I told the ocean I’d return
with offerings of drowned swimmers,
the vision of a mechanical shark.
Waves would welcome me, crashing
into my face, spitting in my eyes.
Sea would laugh at floaties on my arms,
the boat I’d glide over its spine.
Sunlight would stream like a ghost,
my sail would flail in wind and drop.
As I flowed over the big blue monster,
whirlpools would follow me like dogs.
The scenario would end with a ship
saving me, dead in the water, thinking
of drinking the sea to save my body,
clutching at delusions in the air.
No way would I leave land again,
satisfied with Fords and buses,
with dull pollution and safe clouds.
But my dreams would continue,
captivated by jellyfish and whales,
animals I would no longer witness
clogging the surface of the tide,
or flashing a tail in the distance,
preparing its own way it would die.
The monster knows how to dream.
To see its victims fall toward it,
unable to climb the slippery ladder,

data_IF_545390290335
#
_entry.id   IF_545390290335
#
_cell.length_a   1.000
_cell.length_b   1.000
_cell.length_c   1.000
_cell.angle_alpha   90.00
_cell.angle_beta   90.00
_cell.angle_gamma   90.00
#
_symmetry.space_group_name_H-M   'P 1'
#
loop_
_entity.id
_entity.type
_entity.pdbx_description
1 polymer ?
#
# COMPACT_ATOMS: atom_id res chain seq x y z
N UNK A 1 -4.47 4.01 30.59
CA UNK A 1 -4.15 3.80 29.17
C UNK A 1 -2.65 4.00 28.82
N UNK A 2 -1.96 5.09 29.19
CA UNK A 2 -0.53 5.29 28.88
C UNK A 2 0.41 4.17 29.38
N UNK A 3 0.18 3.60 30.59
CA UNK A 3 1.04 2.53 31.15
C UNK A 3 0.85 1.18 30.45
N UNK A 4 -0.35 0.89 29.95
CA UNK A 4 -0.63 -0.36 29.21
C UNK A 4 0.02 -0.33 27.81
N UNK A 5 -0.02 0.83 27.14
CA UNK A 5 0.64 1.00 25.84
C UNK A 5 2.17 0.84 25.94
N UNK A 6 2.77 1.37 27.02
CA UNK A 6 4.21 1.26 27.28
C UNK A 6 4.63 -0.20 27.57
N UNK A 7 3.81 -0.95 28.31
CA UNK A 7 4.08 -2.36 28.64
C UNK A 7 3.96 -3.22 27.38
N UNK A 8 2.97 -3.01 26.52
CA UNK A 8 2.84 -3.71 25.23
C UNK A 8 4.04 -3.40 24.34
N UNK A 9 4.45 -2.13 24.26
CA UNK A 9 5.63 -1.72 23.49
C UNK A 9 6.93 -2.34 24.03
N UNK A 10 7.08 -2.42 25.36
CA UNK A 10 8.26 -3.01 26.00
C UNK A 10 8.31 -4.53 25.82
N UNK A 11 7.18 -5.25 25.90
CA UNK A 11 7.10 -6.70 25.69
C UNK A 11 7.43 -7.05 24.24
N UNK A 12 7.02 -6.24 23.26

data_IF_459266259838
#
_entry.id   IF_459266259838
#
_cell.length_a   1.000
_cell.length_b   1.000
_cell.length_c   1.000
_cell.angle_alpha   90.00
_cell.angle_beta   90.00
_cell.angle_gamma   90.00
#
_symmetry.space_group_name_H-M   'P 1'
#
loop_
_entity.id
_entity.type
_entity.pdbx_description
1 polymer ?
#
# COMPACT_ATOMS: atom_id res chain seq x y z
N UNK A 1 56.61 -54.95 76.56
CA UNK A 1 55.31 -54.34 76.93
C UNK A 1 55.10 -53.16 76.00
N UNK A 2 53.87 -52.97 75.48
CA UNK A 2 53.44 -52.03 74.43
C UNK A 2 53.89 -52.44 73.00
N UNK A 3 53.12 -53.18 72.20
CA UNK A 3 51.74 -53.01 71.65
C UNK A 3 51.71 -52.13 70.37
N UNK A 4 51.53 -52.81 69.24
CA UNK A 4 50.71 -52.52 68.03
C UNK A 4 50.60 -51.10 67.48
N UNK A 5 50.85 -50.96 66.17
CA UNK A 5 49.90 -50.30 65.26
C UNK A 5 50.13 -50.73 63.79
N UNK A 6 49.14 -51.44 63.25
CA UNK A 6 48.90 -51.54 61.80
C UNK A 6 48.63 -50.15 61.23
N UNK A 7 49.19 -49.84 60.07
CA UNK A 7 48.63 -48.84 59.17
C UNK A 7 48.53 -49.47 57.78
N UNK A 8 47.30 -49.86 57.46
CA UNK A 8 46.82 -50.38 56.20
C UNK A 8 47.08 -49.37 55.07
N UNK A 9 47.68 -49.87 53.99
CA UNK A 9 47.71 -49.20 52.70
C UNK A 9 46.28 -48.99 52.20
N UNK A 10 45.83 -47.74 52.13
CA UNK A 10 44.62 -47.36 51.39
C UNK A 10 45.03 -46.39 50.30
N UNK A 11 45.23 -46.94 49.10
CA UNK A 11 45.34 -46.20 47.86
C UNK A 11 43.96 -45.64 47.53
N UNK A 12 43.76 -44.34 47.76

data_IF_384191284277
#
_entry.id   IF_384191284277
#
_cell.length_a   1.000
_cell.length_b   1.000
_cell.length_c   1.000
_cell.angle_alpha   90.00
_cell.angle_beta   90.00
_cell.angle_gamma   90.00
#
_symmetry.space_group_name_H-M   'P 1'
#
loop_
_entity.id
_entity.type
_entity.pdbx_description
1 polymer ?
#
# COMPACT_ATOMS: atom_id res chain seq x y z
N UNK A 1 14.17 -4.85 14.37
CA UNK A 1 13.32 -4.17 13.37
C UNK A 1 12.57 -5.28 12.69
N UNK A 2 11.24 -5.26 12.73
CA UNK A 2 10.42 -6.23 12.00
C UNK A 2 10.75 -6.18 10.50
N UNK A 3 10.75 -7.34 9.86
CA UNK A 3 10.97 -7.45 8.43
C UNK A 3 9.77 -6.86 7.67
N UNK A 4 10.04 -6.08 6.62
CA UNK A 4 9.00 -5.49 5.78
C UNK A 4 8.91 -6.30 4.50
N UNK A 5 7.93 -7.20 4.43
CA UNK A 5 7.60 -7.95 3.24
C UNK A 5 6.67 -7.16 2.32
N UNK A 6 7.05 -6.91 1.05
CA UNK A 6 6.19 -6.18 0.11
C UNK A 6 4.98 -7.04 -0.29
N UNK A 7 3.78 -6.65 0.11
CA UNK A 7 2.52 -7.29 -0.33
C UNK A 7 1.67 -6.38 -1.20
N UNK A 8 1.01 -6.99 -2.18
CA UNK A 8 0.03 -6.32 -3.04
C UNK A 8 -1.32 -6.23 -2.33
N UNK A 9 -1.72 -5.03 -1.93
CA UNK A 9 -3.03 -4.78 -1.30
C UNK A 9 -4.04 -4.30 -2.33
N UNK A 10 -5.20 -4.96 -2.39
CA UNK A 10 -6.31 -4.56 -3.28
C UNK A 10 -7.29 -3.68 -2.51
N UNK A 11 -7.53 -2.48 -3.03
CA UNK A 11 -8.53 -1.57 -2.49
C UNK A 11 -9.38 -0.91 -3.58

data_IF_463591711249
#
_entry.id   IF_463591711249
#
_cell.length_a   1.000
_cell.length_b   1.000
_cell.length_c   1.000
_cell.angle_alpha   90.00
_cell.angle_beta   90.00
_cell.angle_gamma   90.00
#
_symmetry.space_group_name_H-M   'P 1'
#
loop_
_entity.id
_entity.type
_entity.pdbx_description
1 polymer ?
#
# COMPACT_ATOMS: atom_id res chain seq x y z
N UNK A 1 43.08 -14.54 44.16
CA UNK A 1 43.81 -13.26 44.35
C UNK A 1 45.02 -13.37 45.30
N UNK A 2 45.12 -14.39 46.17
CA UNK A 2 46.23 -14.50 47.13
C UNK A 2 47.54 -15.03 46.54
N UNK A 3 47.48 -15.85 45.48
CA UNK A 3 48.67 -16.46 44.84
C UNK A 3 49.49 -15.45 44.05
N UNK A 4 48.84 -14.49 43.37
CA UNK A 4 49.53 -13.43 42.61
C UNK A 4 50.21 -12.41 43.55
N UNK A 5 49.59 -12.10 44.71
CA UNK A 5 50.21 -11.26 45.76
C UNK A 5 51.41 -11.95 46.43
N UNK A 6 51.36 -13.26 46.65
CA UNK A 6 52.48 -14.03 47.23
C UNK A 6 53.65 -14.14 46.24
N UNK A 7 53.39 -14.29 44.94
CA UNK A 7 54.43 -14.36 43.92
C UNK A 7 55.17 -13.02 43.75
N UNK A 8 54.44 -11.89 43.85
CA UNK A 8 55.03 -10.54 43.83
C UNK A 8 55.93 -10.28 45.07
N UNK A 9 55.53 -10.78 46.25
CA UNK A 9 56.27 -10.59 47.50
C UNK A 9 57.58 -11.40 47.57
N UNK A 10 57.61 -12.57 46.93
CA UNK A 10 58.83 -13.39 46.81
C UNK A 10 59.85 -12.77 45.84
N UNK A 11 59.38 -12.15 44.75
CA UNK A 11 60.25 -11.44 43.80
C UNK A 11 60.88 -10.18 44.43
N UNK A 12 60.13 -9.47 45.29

hands feeling only grease and fear.
But it does not eat them.
It waits until they try another route,
but the door is locked, no matter how
hard they shake it. The monster laughs,
lets them attempt to pry open a manhole,
but their fingers aren’t strong enough.
Their breathing is desperate, disheveled.
When will the monster close in on its feast?
It could keep blocking the true entrance,
ready to claw them to death when they
seek to run around it, its big body
blocking freedom, like a goalie protects
a net. But it lets them pass it by
to the town it roams around at night.
Its dream isn’t about devouring youths.
It’s about pursuit, the monster’s true interest.
It bounds through the swamp, smells
where they’ve tracked across the moors.
Its heart is gladdened that day, pumping
gleefully. It can’t wait till they see its fangs,
even in this dream. The scream is worth
any delayed hunger. Soon enough, it’ll
make them bleed, crunch their torsos
beneath its tusks, its razor-sharp teeth.